Tem­po­rary visa op­tions for sea­sonal work­ers

Pukekohe veg­etable grow­ers who have had prob­lems filling trac­tor and har­vester op­er­a­tor po­si­tions were brought up-to­date with a New Zealand Im­mi­gra­tion pre­sen­ta­tion on tem­po­rary visa op­tions for sea­sonal work­ers in late Oc­to­ber.

NZ Grower - - NEWS - By Glenys Chris­tian

Diana Lough­nan, re­la­tion­ship man­ager, Paci­fica labour and skills, told grow­ers there could be sea­sonal work prob­lems from Novem­ber to March with no New Zealan­ders be­ing avail­able, pres­sure on in­dus­tries to fill these po­si­tions ev­ery year and as a re­sult a lack of skills re­ten­tion.

Spe­cialised har­vester and trac­tor op­er­a­tors who may need to be reg­is­tered or li­censed are clas­si­fied as skill level 4.There are five dif­fer­ent visa op­tions for them com­ing from over­seas to New Zealand to work which are:

• The es­sen­tial skills visa

• Ap­proval in prin­ci­ple (AIP)

• Work­ing hol­i­days

• Work ex­change schemes and

• A fu­ture sea­sonal visa pol­icy.

The first, the es­sen­tial skills visa, is a work visa for ap­pli­cants with job of­fers. Their em­ploy­ers must demon­strate there are no NZ cit­i­zens or res­i­dents avail­able for the work, and must of­fer a min­i­mum of 30 hours work per week. They must pay at least the labour mar­ket rate and need to com­ply with em­ploy­ment law, pro­vide a full em­ploy­ment con­tract and be fi­nan­cially sound. To demon­strate there are no suit­able lo­cal peo­ple avail­able for their work they need to show ev­i­dence of gen­uine at­tempts to re­cruit New Zealan­ders with a skill match re­port from Work and In­come re­quired for all level 4 and 5 roles.

There are three dif­fer­ent cat­e­gories for es­sen­tial skills with the first be­ing lower-skilled em­ploy­ment, earn­ing less than $19.97 an hour or in the ANZSCO 4-5 class up to $35.24 an hour. Ap­pli­cants here can only get one-year visa for three years then have to spend a year out­side NZ. They are not al­lowed to bring their fam­ily with them.

For mid-skilled em­ploy­ment ap­pli­cants can get a visa for three years with no max­i­mum pe­riod be­ing spec­i­fied, and they are al­lowed to bring their fam­ily. In the ANZSCO 1-3 cat­e­gory pay rates are de­fined as be­ing from $19.97 to $35.24 an hour. For higher-skilled em­ploy­ment, where work­ers are earn­ing over $35.25 an hour, there’s a pe­riod of a max­i­mum of five years for each visa.

Lough­nan said trac­tor and har­vester op­er­a­tors were not cur­rently on the long-term skills short­age list (LTSSL) or Im­me­di­ate Skills Short­age List (ISSL). In order for the oc­cu­pa­tion of trac­tor op­er­a­tor/har­vest op­er­a­tor to be in­cluded the in­dus­try needed to be car­ry­ing out more fore­cast­ing. Fifty or more work visas needed to be re­quired ev­ery year and an NZ qual­i­fi­ca­tion at Level 4 or more might be re­quired.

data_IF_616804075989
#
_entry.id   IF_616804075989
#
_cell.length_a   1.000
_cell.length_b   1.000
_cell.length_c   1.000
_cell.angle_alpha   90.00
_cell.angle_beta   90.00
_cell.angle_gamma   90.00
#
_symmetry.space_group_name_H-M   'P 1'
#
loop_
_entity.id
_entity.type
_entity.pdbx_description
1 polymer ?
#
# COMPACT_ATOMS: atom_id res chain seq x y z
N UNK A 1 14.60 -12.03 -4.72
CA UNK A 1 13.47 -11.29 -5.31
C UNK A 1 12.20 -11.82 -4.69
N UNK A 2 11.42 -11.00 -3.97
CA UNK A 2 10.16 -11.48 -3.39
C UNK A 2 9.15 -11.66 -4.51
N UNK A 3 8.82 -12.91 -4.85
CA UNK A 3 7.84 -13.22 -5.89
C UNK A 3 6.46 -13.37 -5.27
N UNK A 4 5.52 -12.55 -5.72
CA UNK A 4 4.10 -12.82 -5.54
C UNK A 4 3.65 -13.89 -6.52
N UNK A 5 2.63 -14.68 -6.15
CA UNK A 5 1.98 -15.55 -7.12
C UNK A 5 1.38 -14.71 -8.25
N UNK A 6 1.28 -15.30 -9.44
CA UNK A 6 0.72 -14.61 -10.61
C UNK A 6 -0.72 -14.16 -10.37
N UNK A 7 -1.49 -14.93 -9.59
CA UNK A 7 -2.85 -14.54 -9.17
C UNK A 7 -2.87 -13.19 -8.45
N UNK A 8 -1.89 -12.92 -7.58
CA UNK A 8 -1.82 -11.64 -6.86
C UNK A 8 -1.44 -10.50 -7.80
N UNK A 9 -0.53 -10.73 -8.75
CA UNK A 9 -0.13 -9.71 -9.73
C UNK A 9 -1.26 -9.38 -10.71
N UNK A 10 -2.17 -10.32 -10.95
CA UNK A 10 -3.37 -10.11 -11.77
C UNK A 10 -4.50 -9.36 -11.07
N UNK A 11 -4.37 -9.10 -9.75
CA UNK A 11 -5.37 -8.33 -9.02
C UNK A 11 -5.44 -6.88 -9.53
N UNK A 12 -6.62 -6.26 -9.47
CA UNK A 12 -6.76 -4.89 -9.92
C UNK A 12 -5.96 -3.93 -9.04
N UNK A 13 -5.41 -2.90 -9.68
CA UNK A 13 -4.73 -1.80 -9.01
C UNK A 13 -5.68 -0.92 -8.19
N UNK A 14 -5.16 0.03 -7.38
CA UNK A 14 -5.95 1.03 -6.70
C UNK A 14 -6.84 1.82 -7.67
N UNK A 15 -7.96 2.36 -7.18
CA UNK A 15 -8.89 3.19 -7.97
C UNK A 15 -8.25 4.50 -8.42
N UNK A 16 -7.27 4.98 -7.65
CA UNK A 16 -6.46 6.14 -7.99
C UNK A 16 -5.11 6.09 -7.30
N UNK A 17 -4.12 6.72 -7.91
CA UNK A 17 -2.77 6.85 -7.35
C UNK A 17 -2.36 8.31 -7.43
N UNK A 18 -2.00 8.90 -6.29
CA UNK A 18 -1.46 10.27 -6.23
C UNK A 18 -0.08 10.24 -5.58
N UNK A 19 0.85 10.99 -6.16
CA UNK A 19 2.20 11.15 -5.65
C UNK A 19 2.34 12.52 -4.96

With the Ap­proval in Prin­ci­ple (AIP) schemes em­ploy­ers needed to estab­lish whether they had mul­ti­ple va­can­cies to make ap­ply­ing for an AIP worth­while, given it al­lows an em­ployer to make a case once for need­ing to re­cruit a va­cancy, this would then al­low mul­ti­ple visa ap­pli­ca­tions with­out labour mar­ket checks.

With the UK work­ing hol­i­day scheme to be el­i­gi­ble ap­pli­cants needed to be Bri­tish cit­i­zens, nor­mally res­i­dent in the UK. They needed to have a min­i­mum of $350 a month of avail­able funds avail­able dur­ing their stay in NZ and be be­tween the ages of 18 and 30. Suc­cess­ful ap­pli­cants would be granted a visa al­low­ing them to stay in NZ for a max­i­mum of 23 months dur­ing which they car­ried out 12 months of work. They can ap­ply for 23 months up­front but would then need to pro­vide full med­i­cal cer­tifi­cates. With the Ire­land work­ing hol­i­day scheme ap­pli­cants needed to be Ir­ish cit­i­zens, have a min­i­mum of $4200 avail­able dur­ing their stay and also meet some ad­di­tional re­quire­ments. If suc­cess­ful they would be granted a 12-month work visa once they ar­rived in NZ or the same pe­riod of time from the is­sue date if they were al­ready in this coun­try.

For other work ex­change schemes ap­pli­cants needed to be be­tween 18 and 35, and be off­shore when they ap­plied. One thou­sand places were avail­able ev­ery year with 450 un­der BUNAC, the UK agency which han­dles the ap­pli­ca­tions. They can be for any job and would still ap­ply if the per­son had al­ready had a work­ing hol­i­day here. Suc­cess­ful ap­pli­cants needed $4200 of funds avail­able when they ap­plied and an­other $200 when they landed.

When it came to fu­ture sea­sonal work pol­icy Lough­nan said this was part of the es­sen­tial skills re­view look­ing to fa­cil­i­tate em­ploy­ers’ ac­cess to sea­sonal labour through the es­sen­tial skills visa. Be­fore the elec­tion there were in­ten­tions for phase 2 to in­clude con­sid­er­a­tion of a sea­sonal work pol­icy. It is un­clear at this time whether the new gov­ern­ment will con­tinue with planned con­sul­ta­tion.

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